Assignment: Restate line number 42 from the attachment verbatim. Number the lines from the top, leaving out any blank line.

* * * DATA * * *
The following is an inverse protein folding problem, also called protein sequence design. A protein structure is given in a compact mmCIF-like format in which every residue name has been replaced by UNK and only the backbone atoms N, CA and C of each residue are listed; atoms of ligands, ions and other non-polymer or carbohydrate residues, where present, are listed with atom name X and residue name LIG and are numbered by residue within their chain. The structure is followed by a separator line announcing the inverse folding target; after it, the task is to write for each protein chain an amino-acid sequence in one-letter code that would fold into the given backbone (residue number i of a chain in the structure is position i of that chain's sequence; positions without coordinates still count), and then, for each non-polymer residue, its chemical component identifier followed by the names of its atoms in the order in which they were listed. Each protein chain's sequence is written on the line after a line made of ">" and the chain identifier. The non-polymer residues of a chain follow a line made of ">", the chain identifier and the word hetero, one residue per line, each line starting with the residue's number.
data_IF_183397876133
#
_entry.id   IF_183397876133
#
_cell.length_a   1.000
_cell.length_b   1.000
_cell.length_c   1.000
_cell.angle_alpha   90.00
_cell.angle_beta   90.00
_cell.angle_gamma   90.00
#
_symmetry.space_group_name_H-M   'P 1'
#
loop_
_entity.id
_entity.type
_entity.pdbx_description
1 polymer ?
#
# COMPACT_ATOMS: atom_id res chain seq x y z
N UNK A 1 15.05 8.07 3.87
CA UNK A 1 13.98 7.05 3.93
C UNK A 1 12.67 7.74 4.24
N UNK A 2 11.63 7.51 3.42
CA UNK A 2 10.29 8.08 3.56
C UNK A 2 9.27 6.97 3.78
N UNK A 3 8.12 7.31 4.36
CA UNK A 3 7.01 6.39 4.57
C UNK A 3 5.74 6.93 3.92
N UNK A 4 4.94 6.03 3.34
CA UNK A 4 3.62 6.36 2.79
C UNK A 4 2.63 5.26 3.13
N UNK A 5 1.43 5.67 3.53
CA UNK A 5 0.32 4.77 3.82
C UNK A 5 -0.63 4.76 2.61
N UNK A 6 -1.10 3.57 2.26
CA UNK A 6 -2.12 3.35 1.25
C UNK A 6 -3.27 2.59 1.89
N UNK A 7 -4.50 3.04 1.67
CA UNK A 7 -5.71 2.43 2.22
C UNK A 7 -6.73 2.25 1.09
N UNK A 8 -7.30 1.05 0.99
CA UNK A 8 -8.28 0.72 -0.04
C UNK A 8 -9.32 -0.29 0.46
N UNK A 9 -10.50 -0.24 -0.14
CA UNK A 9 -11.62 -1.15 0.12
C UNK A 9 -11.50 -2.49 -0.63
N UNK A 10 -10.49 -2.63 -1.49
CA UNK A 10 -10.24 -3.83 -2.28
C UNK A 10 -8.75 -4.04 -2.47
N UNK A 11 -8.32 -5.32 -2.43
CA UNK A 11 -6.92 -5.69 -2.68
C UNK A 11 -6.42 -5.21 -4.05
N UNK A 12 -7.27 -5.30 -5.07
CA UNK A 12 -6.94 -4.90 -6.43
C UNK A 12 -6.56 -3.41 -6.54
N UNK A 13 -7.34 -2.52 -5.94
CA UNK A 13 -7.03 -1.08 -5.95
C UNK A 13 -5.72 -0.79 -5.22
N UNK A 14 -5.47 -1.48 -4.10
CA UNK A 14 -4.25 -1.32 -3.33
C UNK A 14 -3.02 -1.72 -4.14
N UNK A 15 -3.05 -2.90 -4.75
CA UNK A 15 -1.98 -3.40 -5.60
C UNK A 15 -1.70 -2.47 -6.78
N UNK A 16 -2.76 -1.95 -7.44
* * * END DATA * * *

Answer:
C UNK A 7 -6.73 2.25 1.09